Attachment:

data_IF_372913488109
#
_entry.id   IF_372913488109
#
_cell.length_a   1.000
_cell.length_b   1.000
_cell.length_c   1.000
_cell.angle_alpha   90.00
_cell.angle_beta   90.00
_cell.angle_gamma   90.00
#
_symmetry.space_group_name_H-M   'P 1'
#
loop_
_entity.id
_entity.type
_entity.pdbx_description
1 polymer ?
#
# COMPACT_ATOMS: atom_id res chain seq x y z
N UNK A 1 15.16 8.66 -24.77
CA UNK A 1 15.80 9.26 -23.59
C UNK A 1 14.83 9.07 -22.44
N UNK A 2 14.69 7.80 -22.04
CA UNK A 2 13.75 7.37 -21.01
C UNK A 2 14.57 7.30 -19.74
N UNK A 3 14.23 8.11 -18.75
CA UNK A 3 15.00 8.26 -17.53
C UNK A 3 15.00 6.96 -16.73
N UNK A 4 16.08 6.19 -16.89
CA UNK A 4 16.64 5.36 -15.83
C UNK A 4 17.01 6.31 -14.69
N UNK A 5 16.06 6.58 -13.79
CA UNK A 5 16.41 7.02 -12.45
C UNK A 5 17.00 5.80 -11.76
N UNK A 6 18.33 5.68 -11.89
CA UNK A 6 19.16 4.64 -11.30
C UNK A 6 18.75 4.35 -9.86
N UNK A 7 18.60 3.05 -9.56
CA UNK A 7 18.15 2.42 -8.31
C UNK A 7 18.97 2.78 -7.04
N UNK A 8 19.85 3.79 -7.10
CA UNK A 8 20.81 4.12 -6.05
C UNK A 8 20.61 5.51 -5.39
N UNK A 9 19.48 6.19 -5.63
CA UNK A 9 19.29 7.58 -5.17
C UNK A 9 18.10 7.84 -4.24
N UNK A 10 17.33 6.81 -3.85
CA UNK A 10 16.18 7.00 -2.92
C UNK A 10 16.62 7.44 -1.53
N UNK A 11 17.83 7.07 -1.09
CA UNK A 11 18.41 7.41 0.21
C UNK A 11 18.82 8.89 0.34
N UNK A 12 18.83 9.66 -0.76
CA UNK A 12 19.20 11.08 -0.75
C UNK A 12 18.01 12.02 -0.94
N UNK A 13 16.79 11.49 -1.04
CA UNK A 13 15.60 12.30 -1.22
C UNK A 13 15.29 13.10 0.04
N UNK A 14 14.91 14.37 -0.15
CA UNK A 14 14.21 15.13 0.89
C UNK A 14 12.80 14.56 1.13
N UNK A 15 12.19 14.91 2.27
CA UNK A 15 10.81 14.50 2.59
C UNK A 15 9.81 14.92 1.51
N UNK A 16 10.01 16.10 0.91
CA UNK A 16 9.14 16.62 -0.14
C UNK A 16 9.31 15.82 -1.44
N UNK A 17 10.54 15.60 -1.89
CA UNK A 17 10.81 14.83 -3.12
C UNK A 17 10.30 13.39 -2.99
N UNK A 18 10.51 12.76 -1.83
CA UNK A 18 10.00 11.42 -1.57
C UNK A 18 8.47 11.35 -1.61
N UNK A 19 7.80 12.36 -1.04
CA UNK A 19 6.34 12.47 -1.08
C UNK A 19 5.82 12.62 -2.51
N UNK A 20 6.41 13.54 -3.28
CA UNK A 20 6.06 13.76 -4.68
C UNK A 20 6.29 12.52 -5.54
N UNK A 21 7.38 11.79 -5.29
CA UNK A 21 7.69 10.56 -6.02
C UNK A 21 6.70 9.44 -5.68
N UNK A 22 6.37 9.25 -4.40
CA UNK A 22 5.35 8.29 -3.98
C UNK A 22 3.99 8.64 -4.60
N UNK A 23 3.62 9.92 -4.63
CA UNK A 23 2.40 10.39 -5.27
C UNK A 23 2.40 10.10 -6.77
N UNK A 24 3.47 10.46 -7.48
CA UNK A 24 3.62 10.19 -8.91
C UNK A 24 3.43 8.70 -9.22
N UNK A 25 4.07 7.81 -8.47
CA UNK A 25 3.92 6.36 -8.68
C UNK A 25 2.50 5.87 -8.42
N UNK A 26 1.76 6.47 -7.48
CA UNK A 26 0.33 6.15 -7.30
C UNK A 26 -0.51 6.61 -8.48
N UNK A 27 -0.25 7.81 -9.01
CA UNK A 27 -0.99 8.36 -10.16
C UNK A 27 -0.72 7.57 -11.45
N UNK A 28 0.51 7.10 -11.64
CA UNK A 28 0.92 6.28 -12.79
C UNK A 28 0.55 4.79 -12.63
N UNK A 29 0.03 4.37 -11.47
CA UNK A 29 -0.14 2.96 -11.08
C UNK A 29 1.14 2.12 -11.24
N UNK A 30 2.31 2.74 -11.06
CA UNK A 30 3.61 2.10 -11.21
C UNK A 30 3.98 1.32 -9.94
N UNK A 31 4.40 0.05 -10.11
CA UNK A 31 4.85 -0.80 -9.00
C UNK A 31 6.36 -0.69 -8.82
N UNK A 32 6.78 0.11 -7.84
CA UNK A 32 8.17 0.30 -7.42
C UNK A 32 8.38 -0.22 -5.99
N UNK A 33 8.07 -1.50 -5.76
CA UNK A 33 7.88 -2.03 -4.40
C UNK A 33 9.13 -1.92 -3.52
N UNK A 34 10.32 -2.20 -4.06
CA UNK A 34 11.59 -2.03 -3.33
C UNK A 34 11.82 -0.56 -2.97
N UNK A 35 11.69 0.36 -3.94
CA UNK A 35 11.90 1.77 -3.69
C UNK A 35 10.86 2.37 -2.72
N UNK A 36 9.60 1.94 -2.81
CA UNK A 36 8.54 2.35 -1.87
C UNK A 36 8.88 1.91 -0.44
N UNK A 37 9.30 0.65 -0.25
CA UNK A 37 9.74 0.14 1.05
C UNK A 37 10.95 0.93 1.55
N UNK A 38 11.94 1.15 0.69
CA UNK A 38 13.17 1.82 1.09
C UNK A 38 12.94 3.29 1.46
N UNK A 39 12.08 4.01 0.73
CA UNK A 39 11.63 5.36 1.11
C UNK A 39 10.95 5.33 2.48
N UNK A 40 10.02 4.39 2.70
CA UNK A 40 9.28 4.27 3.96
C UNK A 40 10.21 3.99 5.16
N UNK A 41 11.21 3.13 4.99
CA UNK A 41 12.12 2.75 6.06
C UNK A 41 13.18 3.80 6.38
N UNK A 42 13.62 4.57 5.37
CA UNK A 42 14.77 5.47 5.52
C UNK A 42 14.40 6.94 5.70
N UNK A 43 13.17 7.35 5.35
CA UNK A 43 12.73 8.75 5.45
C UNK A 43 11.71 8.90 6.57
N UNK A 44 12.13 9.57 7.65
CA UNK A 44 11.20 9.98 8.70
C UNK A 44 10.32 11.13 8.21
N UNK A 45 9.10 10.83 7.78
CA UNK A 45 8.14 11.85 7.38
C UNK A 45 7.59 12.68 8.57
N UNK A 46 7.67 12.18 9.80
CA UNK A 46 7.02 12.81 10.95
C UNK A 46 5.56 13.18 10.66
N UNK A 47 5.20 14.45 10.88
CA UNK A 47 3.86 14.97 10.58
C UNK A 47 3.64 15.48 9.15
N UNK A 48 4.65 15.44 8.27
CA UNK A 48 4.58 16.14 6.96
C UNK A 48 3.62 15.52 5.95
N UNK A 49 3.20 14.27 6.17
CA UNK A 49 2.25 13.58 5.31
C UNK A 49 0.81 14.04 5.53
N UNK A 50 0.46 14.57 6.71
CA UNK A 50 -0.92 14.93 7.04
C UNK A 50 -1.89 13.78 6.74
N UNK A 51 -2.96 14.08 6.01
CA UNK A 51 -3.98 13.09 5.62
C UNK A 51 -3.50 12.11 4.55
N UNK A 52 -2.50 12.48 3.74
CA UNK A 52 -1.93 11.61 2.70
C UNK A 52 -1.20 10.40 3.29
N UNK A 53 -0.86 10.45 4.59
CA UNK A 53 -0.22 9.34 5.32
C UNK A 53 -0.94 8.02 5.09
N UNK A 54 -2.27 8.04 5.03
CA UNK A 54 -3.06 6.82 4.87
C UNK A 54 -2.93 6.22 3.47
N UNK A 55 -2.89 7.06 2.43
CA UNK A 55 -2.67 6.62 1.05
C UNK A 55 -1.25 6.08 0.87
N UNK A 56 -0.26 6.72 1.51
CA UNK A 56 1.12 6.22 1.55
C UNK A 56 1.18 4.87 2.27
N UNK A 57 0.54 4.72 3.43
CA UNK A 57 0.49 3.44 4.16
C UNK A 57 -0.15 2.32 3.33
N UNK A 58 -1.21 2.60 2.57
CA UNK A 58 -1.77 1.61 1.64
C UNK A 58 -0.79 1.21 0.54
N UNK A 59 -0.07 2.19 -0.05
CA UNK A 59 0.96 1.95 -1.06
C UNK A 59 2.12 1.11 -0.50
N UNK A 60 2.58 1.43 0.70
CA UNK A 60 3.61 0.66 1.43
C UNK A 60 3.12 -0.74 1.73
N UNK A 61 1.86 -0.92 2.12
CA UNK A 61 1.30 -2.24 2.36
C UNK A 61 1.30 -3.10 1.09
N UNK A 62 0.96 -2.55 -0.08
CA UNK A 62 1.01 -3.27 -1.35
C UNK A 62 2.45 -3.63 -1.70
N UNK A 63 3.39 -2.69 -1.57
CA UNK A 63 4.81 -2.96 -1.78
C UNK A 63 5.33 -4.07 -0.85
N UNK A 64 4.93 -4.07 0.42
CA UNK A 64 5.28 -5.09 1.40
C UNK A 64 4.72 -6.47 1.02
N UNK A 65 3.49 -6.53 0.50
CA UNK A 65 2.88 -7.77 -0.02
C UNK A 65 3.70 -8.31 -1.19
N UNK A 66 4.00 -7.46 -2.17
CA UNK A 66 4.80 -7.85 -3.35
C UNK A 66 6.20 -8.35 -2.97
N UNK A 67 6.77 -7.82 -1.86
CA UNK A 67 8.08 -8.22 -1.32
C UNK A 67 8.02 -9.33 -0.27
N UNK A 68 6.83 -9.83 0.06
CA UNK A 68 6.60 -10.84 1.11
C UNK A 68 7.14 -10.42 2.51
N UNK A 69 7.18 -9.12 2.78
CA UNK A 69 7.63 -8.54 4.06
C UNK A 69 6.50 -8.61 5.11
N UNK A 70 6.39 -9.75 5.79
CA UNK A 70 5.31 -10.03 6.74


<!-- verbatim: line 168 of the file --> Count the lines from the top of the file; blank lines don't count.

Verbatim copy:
N UNK A 50 0.46 14.57 6.71